You’ve probably heard the saying, “You can’t truly understand someone until you’ve walked a mile in their shoes.” As a cancer survivor, you are uniquely equipped to help cancer patients. You have traveled the difficult path others are just beginning, you’ve experienced ups and downs, and you’ve probably learned some valuable, practical lessons along the way. Most importantly, you are proof that you can lead an active life after cancer.
Maybe you find yourself wondering, “What now?” after your cancer treatments are over. Perhaps while you were undergoing treatment, a cancer survivor helped you and now you feel compelled to pay-it-forward. Investing even a small amount of time volunteering can make a huge difference to patients undergoing cancer treatment.
Whether you are an introvert or an extrovert, there are things you can do to brighten the lives of people being treated for cancer. As is the case with many volunteer opportunities you can serve in a variety of ways. There are programs you can join that allow you to offer one-on-one assistance to a cancer patient directly. Or you can be a part of a support group that helps patients. If talking to others about cancer treatment and survivorship isn’t in your comfort zone, you can volunteer in more of a behind-the-scenes or administrative role. Opportunities abound, so the first step is to decide how much time you’re able to devote and whether you want to work directly with patients or in a supportive role.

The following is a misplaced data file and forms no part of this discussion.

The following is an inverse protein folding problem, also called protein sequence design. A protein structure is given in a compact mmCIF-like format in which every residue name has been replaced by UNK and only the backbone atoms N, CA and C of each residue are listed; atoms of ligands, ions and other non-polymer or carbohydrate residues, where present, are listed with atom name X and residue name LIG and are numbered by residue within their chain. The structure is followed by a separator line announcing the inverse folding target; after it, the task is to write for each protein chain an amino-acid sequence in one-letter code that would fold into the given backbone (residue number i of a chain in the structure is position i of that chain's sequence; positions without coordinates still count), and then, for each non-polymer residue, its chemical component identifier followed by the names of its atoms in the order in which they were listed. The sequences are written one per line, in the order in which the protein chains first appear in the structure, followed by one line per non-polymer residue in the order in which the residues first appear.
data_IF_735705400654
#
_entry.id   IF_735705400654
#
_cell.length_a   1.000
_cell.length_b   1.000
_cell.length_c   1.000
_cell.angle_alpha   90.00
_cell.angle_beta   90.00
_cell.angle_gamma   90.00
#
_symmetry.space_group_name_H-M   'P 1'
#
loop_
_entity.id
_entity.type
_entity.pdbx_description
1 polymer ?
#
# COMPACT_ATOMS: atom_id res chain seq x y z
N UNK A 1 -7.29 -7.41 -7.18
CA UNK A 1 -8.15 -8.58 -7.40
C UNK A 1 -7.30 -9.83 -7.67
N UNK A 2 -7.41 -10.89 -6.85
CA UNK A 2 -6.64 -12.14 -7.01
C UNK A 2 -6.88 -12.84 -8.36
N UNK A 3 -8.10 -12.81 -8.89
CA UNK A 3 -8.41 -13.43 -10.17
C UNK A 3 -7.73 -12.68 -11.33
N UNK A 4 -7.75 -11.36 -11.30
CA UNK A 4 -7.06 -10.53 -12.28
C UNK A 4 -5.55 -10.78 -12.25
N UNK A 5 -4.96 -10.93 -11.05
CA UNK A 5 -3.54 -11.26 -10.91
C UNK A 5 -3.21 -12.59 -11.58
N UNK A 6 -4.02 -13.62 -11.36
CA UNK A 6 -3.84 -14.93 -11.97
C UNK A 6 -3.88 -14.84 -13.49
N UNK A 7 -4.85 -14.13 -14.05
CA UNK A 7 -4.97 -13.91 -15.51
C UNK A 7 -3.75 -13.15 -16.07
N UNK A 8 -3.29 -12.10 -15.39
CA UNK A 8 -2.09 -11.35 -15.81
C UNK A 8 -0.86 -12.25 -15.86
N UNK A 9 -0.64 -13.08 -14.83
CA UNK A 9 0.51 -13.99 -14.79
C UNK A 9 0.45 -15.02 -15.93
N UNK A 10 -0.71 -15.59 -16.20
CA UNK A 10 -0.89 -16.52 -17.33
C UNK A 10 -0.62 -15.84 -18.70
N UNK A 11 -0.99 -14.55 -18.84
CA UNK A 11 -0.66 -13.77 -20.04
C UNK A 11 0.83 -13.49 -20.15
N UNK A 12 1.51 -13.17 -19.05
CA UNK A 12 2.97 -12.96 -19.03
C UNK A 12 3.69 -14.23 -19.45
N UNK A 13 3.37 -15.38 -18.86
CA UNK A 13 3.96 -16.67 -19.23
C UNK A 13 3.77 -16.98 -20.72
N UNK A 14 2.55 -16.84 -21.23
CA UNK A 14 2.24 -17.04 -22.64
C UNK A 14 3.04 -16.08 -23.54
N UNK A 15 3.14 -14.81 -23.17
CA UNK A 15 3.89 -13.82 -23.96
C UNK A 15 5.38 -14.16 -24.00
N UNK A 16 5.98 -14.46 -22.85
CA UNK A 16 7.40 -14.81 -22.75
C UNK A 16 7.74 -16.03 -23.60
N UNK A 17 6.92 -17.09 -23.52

If you’d like to work directly with cancer patients, depending on where you live you may find programs that give you the opportunity to:
If you’d like to help cancer patients in more of a behind-the-scenes role, consider:
If you’re interested in volunteering to help cancer patients, there are several ways to get started. If you know someone who is being treated for cancer, you can simply reach out and offer your assistance. Sometimes, people are reluctant to accept help even when they desperately want to! If you’re offering support to an individual, be specific and proactive. Instead of saying, “Please call me if I can help in any way!” say, “If it’s OK with you, I will stop by around noon on Monday to mow your yard (or pick up your shopping list, walk your dog, etc.).
If you’d like to be matched with a patient in need of support, the following programs can help you:
Volunteering is a win-win; it helps ease cancer patients’ physical and emotional burdens and it will probably lift your spirits to know you’ve had a positive impact on someone during a difficult time in their life. You’re a survivor. Your experiences uniquely qualify you to help cancer patients during their time of need.